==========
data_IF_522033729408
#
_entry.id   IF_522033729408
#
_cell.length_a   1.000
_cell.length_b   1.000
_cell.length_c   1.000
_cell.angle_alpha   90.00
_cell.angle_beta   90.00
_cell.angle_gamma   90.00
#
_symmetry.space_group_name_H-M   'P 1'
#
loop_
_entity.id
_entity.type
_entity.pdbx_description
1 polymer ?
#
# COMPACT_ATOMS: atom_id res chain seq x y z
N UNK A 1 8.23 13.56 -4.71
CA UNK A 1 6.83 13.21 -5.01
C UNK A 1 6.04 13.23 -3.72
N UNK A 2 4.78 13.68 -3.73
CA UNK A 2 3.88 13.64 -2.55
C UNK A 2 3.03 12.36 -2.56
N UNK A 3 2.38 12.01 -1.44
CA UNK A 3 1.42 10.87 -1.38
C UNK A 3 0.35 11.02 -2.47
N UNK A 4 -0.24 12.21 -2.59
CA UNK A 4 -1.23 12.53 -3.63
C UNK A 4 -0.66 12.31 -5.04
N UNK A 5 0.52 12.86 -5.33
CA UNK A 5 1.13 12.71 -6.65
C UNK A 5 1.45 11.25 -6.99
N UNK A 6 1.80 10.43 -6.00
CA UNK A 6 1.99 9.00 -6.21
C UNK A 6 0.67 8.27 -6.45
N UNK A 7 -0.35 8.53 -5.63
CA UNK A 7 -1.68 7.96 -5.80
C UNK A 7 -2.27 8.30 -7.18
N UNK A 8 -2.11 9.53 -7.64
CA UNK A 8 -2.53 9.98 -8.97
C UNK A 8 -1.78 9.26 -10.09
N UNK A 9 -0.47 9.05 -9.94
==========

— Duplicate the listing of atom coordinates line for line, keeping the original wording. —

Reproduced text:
data_IF_522033729408
#
_entry.id   IF_522033729408
#
_cell.length_a   1.000
_cell.length_b   1.000
_cell.length_c   1.000
_cell.angle_alpha   90.00
_cell.angle_beta   90.00
_cell.angle_gamma   90.00
#
_symmetry.space_group_name_H-M   'P 1'
#
loop_
_entity.id
_entity.type
_entity.pdbx_description
1 polymer ?
#
# COMPACT_ATOMS: atom_id res chain seq x y z
N UNK A 1 8.23 13.56 -4.71
CA UNK A 1 6.83 13.21 -5.01
C UNK A 1 6.04 13.23 -3.72
N UNK A 2 4.78 13.68 -3.73
CA UNK A 2 3.88 13.64 -2.55
C UNK A 2 3.03 12.36 -2.56
N UNK A 3 2.38 12.01 -1.44
CA UNK A 3 1.42 10.87 -1.38
C UNK A 3 0.35 11.02 -2.47
N UNK A 4 -0.24 12.21 -2.59
CA UNK A 4 -1.23 12.53 -3.63
C UNK A 4 -0.66 12.31 -5.04
N UNK A 5 0.52 12.86 -5.33
CA UNK A 5 1.13 12.71 -6.65
C UNK A 5 1.45 11.25 -6.99
N UNK A 6 1.80 10.43 -6.00
CA UNK A 6 1.99 9.00 -6.21
C UNK A 6 0.67 8.27 -6.45
N UNK A 7 -0.35 8.53 -5.63
CA UNK A 7 -1.68 7.96 -5.80
C UNK A 7 -2.27 8.30 -7.18
N UNK A 8 -2.11 9.53 -7.64
CA UNK A 8 -2.53 9.98 -8.97
C UNK A 8 -1.78 9.26 -10.09
N UNK A 9 -0.47 9.05 -9.94